If you write for the web, Ulysses has publishing integration for Wordpress and Medium. This feature alone has been enough to pique my attention, and start tempting me away from Editorial, a long time favourite on iOS. These are all great things to have in an iOS tech editor, but the real power of Ulysses is in its capacity to organise text on the fly. Breaking down sections, merging them and moving them around is factored into the DNA of the app. What you end up with is an app that has all the elegance of a minimal text editor with the extremely clever ability to manage serious writing projects.
As an alternative to Ulysses, if you want something even more minimalist, an app I have always liked is iA Writer . An example of opinionated design, iA Writer provides a wonderfully spartan, and focused writing environment. The app is the product of two things. First, an obsessive attention to detail in responsive typography. And second, the design principle that form follow content. The result is an app that remains deceptively powerful, while getting out of the way of the writing process. Right down to the inclusion of content blocks for managing embedded media. It was iA Writer on the Mac that first converted me to Markdown. The iOS app is not only faithful to the look and feel of the desktop app, but a pleasure to use on the iPad. As more and more apps smuggle in price rises as they push into the world of subscriptions, the contrast in value is stark with an app like iA Writer that you pay for once.
Next Level Automation
Despite my enthusiasm for these other apps, as I mentioned above, most of the writing I do on the iPad is in Editorial. The main reason is that Editorial includes powerful workflow automation through its Python engine. Not only can I automate a number of tasks, but I can manage citations from a plain text bibliography file. This is something that Workflow could handle with Ulysses, but ultimately Editorial’s Python capabilities are even more powerful. The details of how I mange that are something for a later post, but if you have an inkling of what I am referring to, you can do much worse than pick up a copy of Editorial. Despite my enthusiasm for these other apps, as I mentioned above, most of the writing I do on the iPad is in Editorial. The main reason is that Editorial includes powerful workflow automation through its Python engine. Not only can I automate a number of tasks, but I can manage citations from a plain text bibliography file. This is something that Workflow could handle with Ulysses, but ultimately Editorial’s Python capabilities are even more powerful. The details of how I mange that are something for a later post, but if you have an inkling of what I am referring to, you can do much worse than pick up a copy of Editorial. If anything, managing citations is major halting point for academic writing on the iPad — unless you do it manually, like an animal. It is easy enough to hack your way around it for shorter works, but the more in depth the referencing required, the more tricky it becomes. Most, if not all of the major referencing management conceive of the iPad as a companion device. At best this means apps are designed for reading and annotation, and not for referencing per se. I currently use Papers, which is fine app on the Mac, but is bereft of options on iOS. Luckily, the one thing it can do is export a citekey, and Editorial can do the rest.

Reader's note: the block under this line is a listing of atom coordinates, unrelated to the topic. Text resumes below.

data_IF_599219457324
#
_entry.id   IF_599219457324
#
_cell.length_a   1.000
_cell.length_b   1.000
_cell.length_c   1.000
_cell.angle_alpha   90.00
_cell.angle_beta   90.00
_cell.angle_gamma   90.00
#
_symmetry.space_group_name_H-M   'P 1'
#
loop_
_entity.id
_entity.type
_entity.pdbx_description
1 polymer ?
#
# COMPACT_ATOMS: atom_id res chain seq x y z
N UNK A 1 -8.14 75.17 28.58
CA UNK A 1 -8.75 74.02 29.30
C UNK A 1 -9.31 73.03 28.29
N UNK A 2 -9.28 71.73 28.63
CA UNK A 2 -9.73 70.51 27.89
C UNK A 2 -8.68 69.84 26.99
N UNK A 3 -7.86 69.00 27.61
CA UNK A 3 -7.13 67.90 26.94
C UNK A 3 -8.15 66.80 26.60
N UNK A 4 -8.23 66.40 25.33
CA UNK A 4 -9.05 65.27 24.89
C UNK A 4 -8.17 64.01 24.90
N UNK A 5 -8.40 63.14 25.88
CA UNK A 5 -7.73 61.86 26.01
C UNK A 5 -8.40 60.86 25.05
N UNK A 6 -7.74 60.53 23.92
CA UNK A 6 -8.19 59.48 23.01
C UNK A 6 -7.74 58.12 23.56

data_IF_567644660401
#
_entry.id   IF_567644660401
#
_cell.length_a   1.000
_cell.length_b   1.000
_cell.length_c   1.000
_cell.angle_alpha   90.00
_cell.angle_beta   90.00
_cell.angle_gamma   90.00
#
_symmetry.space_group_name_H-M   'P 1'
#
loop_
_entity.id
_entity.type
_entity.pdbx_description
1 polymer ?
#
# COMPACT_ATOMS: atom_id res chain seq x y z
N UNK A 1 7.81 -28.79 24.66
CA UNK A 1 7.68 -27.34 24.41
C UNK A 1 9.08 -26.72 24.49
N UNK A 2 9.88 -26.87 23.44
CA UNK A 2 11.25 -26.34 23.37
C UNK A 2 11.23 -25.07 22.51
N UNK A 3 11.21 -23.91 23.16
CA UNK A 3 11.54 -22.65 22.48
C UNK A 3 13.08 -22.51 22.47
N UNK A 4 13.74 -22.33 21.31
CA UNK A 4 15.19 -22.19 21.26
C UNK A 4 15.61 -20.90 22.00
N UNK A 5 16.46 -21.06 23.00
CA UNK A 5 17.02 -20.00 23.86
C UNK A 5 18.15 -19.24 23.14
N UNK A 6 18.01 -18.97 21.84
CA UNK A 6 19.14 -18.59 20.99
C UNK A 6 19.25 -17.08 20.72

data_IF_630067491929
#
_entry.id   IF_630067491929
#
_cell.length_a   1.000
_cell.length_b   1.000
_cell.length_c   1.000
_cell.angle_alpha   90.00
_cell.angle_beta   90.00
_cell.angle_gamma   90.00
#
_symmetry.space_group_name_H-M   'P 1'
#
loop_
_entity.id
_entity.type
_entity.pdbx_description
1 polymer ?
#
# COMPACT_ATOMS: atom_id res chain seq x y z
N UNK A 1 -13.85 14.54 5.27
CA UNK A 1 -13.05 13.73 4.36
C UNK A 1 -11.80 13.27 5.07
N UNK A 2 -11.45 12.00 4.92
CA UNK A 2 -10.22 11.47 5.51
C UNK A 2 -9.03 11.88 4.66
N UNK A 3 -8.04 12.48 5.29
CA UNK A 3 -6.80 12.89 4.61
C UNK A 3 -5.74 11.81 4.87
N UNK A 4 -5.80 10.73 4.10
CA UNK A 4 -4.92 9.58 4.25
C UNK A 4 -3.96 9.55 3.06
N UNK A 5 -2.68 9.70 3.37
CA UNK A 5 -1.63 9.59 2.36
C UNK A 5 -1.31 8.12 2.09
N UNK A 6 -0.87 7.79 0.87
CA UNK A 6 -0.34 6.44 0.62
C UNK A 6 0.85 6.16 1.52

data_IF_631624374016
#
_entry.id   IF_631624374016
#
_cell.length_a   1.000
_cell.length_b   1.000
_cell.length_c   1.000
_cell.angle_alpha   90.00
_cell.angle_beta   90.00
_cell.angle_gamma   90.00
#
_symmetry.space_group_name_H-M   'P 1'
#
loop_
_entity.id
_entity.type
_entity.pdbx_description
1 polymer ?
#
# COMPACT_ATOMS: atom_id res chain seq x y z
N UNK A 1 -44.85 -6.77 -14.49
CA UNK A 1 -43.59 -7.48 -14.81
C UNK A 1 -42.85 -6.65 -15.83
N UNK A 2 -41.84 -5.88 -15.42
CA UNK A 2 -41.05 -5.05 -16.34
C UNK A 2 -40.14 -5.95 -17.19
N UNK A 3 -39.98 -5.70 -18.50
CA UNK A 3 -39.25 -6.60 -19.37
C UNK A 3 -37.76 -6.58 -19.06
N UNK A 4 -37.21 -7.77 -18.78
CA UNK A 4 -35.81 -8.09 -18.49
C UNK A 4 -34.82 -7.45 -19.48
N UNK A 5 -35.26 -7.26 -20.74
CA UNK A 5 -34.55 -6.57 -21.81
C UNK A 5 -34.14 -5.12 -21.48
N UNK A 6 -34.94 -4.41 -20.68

Scrivener for Long Form
Finally, this brings me to Scrivener. If you are working on any kind of long form writing, there is really nothing like it. I mentioned the way that Ulysses can cleverly organise text above. While that is true, it does meet with some limits were complex projects are concerned. I put this down to a consequence of maintaining some of the strengths of that app, adding certain features would interrupt its design.
Scrivener on the other hand, is a kind of self-contained writing studio. It has unparalleled features for organising long-form writing projects, including the gathering of research materials and a plethora of tools for mapping, contextualising, and annotating text. Originally developed for novelists, Scrivener has also steadily gained an academic user base of both students and researchers. As far as I can tell, the only people not using it for manuscript work either haven’t heard of it, or haven’t given it sufficient time to grasp its incredible usefulness.
If you are working on a dissertation or thesis, or a book of any kind, then you will be hard pressed to find a better tool. Although designed for longer work, that doesn’t preclude its usefulness for other kinds of writing. As you can probably tell, I have a penchant for separating writing tasks in specific tools, but I wouldn’t advocate indulging in that kind of madness if you can help it. Scrivener excels at any kind of text that requires organisation but it is also on the surface of it a text editor. You can use it to write what you like.
As for using it on iOS. While it started life as desktop only software, the iPad version has near feature parity now. In fact, it was selected among the App Store best of 2016. Again, this is something I have in mind to cover in significant detail here, time willing.